Desiree's Baby And The Story Of An Hour Essay

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Everyone makes poor decisions in their life that later has an effect on them. In three short stories by Kate Chopin, she explains how many people often make irresponsible decisions which eventually leads to dissatisfaction. With this in mind, the story Regret discusses how a woman rejected a proposal to live a life she later regretted. Including, Desiree’s Baby, which depicts how a young man decided to send his wife and child elsewhere because of their race. In addition to, The Story of An Hour describes how a woman puts herself through misery while trying to cope with her husband’s death. Kate Chopin reveals different aspects of these character’s lives that all respond in one common way, the remorse for their decisions. In the story Regret,…show more content…
Although, the father, whose race was Creole, did not love the baby who was a mulatto because he did not understand his own race. Desiree, on the other hand, was Caucasian, yet after Armand saw the baby’s appearance, he accused his wife of not actually being white and sent the baby and Desiree away. Afterwards, Armand burned anything that reminded him of Desiree, in which he found a box of letters that his mom once sent to his dad that read: "But above all," she wrote, "night and day, I thank the good God for having so arranged our lives that our dear Armand will never know that his mother, who adores him, belongs to the race that is cursed with the brand of slavery." As a result, Armand now knows his ethnic background and perhaps feels bitter about how he treated his son and…show more content…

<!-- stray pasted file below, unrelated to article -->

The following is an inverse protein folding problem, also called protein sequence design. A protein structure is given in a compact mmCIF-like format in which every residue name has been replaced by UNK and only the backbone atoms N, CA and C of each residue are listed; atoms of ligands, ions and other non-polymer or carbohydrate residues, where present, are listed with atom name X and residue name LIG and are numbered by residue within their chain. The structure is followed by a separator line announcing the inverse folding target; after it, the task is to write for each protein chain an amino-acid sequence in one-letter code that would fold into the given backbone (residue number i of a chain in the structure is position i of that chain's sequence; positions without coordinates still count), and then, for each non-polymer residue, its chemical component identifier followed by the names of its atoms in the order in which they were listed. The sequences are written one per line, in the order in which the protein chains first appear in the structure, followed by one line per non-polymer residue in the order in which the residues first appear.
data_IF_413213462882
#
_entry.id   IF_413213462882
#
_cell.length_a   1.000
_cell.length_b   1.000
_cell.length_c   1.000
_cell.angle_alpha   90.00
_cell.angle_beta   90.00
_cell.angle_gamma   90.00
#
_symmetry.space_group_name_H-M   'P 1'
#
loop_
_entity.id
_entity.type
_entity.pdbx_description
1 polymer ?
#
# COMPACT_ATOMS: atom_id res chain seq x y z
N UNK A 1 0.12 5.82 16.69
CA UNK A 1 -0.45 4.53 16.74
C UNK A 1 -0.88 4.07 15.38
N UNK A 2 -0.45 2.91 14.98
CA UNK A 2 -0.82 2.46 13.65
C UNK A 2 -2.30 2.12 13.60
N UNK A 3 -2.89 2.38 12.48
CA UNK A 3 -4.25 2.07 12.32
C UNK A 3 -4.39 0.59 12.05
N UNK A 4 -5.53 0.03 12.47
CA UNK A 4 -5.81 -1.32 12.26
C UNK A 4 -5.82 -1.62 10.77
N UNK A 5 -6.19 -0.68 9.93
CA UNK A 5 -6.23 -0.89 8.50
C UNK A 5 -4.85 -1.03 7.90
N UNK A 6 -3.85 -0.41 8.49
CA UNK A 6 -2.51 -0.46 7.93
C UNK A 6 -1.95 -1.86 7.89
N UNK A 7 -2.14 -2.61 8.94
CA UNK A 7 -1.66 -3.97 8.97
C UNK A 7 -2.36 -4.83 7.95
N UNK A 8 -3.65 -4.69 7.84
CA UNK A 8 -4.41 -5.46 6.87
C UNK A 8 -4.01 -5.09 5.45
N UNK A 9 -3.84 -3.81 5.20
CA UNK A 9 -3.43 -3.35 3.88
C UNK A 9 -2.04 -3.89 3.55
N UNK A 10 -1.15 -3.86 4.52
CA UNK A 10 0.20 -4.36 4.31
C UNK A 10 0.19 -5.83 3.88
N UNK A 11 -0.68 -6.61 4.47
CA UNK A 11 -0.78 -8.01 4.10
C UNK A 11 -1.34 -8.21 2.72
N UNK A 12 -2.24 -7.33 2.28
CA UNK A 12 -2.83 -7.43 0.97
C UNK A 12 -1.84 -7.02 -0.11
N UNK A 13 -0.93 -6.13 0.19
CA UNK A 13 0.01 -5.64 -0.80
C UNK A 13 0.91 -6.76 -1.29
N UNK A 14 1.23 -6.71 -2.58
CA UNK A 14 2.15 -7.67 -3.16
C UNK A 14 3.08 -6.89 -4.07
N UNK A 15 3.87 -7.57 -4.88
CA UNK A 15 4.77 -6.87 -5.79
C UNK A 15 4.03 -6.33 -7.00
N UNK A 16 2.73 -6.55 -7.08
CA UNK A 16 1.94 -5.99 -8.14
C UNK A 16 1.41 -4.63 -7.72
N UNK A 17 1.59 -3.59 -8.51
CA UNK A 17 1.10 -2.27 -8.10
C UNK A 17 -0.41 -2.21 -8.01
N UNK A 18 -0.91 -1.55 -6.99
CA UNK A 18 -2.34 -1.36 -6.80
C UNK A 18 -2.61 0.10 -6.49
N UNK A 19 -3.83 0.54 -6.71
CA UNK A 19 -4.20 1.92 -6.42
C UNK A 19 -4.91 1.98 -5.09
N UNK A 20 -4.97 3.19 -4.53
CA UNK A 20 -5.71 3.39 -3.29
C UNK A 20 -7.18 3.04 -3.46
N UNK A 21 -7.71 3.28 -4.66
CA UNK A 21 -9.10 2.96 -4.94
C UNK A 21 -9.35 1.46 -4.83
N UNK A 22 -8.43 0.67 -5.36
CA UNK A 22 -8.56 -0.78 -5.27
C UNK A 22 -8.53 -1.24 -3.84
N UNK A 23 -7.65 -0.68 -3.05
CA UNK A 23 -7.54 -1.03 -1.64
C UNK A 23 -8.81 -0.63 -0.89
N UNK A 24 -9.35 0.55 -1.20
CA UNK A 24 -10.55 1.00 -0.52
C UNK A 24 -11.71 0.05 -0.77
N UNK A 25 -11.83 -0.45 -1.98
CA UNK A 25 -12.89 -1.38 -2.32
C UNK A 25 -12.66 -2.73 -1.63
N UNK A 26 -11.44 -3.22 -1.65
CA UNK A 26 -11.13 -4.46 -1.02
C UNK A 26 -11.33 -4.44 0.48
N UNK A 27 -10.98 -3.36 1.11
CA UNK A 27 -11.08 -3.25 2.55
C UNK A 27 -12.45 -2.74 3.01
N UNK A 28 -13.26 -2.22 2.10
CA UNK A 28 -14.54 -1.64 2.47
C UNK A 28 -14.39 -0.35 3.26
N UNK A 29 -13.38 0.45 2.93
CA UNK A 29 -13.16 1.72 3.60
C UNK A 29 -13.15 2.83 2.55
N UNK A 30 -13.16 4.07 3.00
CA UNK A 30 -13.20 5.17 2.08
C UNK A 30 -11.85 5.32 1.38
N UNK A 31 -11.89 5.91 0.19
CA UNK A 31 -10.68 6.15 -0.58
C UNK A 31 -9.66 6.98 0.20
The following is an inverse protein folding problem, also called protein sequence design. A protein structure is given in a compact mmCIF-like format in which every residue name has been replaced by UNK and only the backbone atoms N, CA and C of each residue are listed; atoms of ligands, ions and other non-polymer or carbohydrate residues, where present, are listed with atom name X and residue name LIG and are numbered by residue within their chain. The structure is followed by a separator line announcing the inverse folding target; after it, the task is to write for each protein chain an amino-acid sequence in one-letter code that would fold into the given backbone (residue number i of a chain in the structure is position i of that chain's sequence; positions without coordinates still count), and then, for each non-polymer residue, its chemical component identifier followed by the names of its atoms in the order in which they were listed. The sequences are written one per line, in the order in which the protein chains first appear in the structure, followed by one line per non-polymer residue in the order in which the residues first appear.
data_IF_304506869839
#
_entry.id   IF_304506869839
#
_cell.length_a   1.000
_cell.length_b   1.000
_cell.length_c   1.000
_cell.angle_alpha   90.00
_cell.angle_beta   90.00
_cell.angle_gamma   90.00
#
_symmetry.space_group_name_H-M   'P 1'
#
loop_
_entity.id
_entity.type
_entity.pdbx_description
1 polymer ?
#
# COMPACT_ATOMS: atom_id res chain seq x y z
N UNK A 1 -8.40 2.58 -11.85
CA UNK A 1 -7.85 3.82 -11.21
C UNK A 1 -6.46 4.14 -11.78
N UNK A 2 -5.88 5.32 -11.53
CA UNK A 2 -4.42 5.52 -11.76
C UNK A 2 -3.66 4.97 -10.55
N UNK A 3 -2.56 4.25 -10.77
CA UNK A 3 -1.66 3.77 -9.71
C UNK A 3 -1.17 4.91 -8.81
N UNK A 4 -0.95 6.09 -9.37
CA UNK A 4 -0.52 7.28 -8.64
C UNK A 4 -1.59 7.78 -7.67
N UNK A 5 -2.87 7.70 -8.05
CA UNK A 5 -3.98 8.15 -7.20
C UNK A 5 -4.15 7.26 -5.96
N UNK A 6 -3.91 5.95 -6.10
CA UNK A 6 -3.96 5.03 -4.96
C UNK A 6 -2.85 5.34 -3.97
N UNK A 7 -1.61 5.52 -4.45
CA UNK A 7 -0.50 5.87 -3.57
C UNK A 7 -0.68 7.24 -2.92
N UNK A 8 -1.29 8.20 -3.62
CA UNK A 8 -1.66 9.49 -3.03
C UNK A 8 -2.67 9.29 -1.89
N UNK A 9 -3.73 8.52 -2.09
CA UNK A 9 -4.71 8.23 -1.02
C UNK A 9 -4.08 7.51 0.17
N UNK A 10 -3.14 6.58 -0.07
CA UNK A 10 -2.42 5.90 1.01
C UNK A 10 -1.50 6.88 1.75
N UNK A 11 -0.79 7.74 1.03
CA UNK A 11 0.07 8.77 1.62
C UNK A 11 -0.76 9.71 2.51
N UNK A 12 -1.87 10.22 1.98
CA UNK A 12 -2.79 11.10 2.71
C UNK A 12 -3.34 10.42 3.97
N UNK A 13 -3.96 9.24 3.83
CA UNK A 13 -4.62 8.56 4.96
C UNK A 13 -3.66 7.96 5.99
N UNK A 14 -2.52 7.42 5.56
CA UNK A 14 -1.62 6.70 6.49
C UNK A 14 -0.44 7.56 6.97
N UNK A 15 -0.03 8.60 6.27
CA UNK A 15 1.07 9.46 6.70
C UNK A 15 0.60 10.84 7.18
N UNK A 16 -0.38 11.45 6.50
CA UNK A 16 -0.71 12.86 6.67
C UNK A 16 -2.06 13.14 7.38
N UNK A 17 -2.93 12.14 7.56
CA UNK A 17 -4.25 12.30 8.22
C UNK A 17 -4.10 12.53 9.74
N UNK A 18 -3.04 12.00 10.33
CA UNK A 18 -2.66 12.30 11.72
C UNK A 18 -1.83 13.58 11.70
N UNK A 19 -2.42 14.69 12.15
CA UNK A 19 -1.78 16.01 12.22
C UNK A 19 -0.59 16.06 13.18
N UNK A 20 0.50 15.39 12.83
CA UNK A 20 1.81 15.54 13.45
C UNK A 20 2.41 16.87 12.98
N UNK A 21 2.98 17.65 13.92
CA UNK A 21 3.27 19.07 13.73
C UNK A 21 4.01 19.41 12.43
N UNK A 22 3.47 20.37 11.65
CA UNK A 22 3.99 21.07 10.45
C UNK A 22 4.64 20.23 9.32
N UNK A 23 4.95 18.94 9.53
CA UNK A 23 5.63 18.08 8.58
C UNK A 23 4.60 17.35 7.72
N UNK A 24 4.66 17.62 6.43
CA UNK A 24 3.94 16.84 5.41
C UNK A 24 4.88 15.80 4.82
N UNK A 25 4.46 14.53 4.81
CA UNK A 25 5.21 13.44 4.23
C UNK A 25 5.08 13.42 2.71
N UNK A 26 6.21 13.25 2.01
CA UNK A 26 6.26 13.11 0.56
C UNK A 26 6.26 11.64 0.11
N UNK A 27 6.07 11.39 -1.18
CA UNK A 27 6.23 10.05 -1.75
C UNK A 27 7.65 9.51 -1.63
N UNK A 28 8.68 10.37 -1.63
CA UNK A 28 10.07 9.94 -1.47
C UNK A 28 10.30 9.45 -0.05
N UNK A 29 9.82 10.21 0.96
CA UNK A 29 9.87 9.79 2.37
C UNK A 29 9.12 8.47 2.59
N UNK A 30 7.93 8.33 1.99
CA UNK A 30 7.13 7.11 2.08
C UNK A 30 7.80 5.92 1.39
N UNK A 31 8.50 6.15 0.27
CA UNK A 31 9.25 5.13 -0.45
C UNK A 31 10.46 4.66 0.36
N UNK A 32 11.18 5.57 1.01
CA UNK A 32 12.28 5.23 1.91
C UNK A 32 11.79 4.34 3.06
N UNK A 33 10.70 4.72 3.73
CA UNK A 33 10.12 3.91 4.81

As Louise stares into nature, she begins to reminisce about the great moments of her marriage, but she instantly realizes that now she is independent without anyone to hold her down. Even though Louise loved her husband dearly, she is now ecstatic and decides to ignore everyone to think of the life that she is planning ahead because she is now free. The last paragraph in the short story, The Story of An Hour states, “Someone was opening the front door with a latchkey. It was Brently Mallard who entered, a little travel-stained, composedly carrying his grip-sack and umbrella. He had been far from the scene of the accident, and did not even know there had been one. He stood amazed at Josephine's piercing cry; at Richards' quick motion to screen him from the view of his wife.” Given that, Mr. Mallard was not dead, but Louise had suddenly died due to a heart disease of being exceptionally happy thinking that now with Brently dead she could be
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